The first conference was held in Brollin and my friend, Markus Boehm, who came to build the Bourry Box kiln for the School in June, headed up that committee.  Priscilla Mouritzen was part of the team that hosted the second conference at the International Ceramic Research Centre in Skaelskor, Germany.  At that time only Denmark was wanting to host the second one.  It appears that was the case with the third being in LeBorne but, the events are so successful that this time there are four centres vying for the fourth conference in 2022.  It reminds me now of the Olympics.  But, I keep asking:  who decides who will be the host?  Since this has not been a problem previously, no one seems to be able to answer.  The short list contenders are:  Russia, Latvia, Barcelona, and Belgium.  Everyone will find out Friday morning!

Meanwhile, I am staring at a stack of catalogues and books that I would never be able to readily find in Canada or on Amazon – as well as some pottery – and trying to figure out how I am going to get this back to Canada next week.  The local potters would have sold much more to ‘the foreigners’ if someone had the foresight to have a ‘for charge’ packing and mailing business locally for this event.

‘She’ is just about finished…needs some tweaking for the next firing. Did we learn anything?

Those of you reading my blog know that the idea for the new Bourry Box kiln came because there was a need for a ‘learning’ kiln.  A kiln that is easy to load, clean, fire and that can be fired numerous times in a short period of time to cone 13/14 and by one or two persons.  We just about did it.  The bagwall will be adjusted, new shelves will be ordered (please don’t use old soda kiln shelves), and a nice coat of Adobe will be spread.  Anyone have any ideas what colour we should tint that Adobe?  And we need some new insulating bricks for the door – we used the ones we had but it takes far too long to mortar them if they are broken.

The kiln requires a proper shed or it will simply deteriorate.  Putting a temporary one up is an option but then people begin to see that this might work and they give up on building one that would cover the space, the ware carts, and the students when they are loading and firing.  Hopefully,  we will have this before winter sets in.  Then the lever and pulley system can be installed allowing for one person to fire.  But, we also need to figure out a way to safely pre-heat the kiln in a public setting.  But, for now, this chimney needs to be attached to the building!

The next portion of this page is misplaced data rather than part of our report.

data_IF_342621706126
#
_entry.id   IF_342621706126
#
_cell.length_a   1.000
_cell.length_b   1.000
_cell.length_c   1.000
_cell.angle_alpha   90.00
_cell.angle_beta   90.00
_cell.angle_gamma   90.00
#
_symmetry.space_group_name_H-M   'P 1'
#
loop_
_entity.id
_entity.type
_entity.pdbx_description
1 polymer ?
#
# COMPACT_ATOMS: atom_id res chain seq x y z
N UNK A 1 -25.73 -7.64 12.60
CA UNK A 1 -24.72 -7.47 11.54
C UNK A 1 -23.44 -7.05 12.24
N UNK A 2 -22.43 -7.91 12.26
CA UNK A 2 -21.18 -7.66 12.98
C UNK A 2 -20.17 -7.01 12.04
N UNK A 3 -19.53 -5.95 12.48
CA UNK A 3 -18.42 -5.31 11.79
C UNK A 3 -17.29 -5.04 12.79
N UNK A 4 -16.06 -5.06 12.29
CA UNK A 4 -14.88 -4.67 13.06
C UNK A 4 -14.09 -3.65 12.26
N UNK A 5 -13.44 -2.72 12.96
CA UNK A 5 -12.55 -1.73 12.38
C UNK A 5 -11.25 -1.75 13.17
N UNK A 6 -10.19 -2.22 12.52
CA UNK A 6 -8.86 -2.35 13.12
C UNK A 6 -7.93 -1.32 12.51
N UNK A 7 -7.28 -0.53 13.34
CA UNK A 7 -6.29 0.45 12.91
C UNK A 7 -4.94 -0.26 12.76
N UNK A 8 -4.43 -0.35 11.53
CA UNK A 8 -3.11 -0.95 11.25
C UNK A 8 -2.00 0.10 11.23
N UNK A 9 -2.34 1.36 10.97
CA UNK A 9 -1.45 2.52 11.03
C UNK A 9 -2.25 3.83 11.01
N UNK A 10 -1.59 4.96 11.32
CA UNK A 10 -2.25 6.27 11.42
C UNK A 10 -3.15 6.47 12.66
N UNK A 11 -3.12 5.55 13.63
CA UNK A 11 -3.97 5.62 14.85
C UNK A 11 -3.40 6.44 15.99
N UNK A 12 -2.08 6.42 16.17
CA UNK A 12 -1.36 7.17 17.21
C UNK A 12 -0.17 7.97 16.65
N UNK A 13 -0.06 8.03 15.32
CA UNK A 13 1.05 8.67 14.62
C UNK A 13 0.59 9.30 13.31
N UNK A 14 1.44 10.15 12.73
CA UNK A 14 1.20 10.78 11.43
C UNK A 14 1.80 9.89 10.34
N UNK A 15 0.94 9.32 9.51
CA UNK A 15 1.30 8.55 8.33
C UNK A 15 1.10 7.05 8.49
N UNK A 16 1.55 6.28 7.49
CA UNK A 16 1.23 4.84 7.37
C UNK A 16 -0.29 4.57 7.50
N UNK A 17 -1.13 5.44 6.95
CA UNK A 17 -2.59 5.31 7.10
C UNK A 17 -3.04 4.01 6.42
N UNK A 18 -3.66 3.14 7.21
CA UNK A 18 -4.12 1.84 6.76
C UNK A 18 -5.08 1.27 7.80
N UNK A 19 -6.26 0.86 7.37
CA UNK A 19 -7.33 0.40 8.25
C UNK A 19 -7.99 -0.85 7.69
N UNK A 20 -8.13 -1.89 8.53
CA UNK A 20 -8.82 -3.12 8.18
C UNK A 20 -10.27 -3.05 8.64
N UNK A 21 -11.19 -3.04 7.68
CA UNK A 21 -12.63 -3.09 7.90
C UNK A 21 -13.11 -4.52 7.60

The kiln went up as Markus and I had planned and as we knew that it would.   But others were caught off guard.  You cannot mortar a proper chimney and weld all of the metal supports in two days.  It simply cannot happen with other demands such as the welding of the fibre board firebox lid.  And then if the scaffolding company comes and you haven’t finished, well…I can’t do a tell-all in my blog because in about a year the story of this kiln is going to appear in Ceramics Monthly and, hopefully, it will help others planning a community build.  What I will continue to do is to praise the participants who signed up to learn and help; they were very thankful and repeatedly told me and Markus what a good experience this was.  As I have said many, many times in this blog, it was their motivation, respect, and desire to build something the right way that made this possible (and, of course, Markus).

For now, though, I have to move on.  The ashes from the first firing have been fathered (yes I wore one of those horrible masks) for experiments with Nuka glazes.  I am going to go and see my friend Gunda Stewart in Canyon, BC in mid-July.  She has a beautiful manibigama kiln and her wood-fired domestic vessels are solid.  Then it is Guldagergaard and finally, The Third European Wood Fire Conference is in Le Borne, France at the end of August.  Check it out.  Paul Davis is giving a workshop on Oribe at Sturt (Australia) in early July (won’t be there but some of you might be able to jump on a plane; there are a few spaces left).  There are lots of things happening around the world within the wood fire community.